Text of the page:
CAMPERDOWN’S David "Dabba" Lane may have been short in stature but he made those who knew him walk much taller.
On the footy field he was known for his courage and tenacity and was once considered the best rover in the Hampden league.
In life he was described as honest and reliable and one of the most respected “little gentlemen” in Camperdown.
His footy career achievements speak for themselves: in 1968 he won the Hampden Football League Maskell Cup, he took out the Camperdown club senior best and fairest in 1964, 1966 and 1968 and was one of only 13 men to play 200 senior games for Camperdown.
From 1970 to 1971 he played for Timboon and Kolora from 1974 to 1976 winning premierships in 1975 and 1976.
Throughout his career he polled 135 Maskell votes, second only to Kevin Leske from Port Fairy.
Kolora-Noorat Football Netball Club president Jack Kenna remembers a quick and courageous player.
“His name was David, he must have been David in the Bible. He was the little guy who made an impact,” he said.
Dabba died suddenly on October 27. He was 75 years old.
His good friend Ross Fleming said for his size he was an extremely courageous player.
“No matter how big or small the other guy was, he had no fear as a footballer,” he said.
Mr Fleming said Dabba was a man of routine who never ventured far from Camperdown and would visit his home every day at 1pm.
He continued to ride about 70km each day and would often be seen in the avenue at 7am in Camperdown doing his stretches.
“He’d be doing his stretches and handstands and pushing up against trees,” he said.
“He never lost sight of the clocktower and it’s ironic he passed away only a dropkick away from our landmark, the clocktower.”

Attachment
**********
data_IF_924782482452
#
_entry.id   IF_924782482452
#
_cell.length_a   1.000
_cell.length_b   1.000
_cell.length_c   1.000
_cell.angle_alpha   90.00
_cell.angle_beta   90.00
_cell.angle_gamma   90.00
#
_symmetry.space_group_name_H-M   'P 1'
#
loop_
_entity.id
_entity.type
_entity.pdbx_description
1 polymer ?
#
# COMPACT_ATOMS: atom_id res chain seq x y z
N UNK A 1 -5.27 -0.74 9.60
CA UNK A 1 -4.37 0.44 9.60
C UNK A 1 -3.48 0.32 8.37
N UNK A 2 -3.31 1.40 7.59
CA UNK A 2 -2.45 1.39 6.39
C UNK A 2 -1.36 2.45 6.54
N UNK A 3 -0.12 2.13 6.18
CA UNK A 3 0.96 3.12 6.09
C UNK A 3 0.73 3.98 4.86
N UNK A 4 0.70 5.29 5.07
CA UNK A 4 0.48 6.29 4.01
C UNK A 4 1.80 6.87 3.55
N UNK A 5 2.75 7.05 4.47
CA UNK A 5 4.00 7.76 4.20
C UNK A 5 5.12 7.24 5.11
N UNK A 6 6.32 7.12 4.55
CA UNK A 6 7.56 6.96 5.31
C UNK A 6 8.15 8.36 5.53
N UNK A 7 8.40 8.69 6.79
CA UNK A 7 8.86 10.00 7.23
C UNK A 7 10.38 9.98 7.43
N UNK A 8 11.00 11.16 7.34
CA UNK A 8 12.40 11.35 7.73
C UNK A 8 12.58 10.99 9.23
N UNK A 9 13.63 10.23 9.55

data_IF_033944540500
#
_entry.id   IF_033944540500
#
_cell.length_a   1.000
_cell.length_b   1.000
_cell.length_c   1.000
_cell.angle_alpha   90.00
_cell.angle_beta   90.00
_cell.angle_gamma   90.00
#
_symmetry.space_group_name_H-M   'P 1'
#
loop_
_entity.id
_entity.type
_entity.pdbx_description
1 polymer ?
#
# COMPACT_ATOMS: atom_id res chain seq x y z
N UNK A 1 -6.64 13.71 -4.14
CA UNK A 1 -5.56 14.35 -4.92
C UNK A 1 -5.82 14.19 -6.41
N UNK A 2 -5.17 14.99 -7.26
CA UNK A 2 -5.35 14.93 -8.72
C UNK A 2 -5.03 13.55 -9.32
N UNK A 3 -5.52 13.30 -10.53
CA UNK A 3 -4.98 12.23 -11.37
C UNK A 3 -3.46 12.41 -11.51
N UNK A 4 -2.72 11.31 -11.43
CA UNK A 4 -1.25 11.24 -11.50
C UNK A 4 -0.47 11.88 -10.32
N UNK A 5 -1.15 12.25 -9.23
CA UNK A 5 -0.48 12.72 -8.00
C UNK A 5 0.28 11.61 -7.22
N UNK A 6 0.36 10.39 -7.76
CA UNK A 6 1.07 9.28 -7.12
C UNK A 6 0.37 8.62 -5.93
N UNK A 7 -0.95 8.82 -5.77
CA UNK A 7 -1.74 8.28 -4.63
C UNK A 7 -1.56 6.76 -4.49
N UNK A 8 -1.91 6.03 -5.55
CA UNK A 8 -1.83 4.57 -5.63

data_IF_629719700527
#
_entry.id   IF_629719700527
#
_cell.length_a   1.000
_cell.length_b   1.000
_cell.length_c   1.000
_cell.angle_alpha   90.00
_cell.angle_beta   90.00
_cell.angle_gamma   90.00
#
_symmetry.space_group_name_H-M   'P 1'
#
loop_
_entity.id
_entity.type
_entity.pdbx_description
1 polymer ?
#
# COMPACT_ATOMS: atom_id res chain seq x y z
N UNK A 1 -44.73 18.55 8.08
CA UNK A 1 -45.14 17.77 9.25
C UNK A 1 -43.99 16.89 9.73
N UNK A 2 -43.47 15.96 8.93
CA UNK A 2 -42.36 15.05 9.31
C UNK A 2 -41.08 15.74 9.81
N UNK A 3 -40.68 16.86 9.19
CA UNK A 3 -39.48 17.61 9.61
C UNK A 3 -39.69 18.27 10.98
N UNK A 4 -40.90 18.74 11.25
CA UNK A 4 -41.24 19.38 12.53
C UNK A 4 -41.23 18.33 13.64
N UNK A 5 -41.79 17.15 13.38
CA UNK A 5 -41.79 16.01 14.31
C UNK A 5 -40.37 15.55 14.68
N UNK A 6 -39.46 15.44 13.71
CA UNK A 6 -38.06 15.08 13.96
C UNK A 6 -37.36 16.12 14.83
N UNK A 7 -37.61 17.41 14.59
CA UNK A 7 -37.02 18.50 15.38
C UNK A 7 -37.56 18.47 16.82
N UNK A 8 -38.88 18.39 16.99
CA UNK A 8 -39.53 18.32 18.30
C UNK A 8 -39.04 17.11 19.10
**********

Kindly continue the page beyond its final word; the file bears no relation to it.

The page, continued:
Mr Fleming’s son-in-law Clinton Baulch was 15 and vice-captain of St Pat’s when Dabba coached the side to a premiership.
“He was 5ft 1 inch tall but he made everyone walk a little taller and stronger,” he said.
“At age 75, ten days ago, he learnt to barefoot water ski and put men my age to shame.
“Whatever he did, sport wise, he was extremely good at it.
“He hadn’t been out of Camperdown to Warrnambool in 22 years. He believed everything you needed, you could get in Camperdown.”
Mr Baulch said Dabba had developed an amazing relationship with his 10-year-old son.
“They had a record of 350 kicks and marks and no drops and they’d try every day to beat it,” he said.
“Everyone who knew him would have thought they were his favourite. He was an icon of Camperdown.”
Dabba’s great-niece Emily Stephens said routine was everything for Dabba and even influenced his diet.
She said each week he’d buy one piece of rump steak with the fat trimmed off, six sausages, six rissoles, six rashers of bacon and biscuits and cheese for his lunch.
“He’d have 10 pairs of runners at the door and another 10 pairs inside,” she said.
Ms Stephens said he was a humble man who would have been amazed to know more than 250 people attended his graveside funeral this week.
“He was the most special man,” she said.
“He never judged anyone. He tried to embrace all walks of life.
“Camperdown will never be the same.”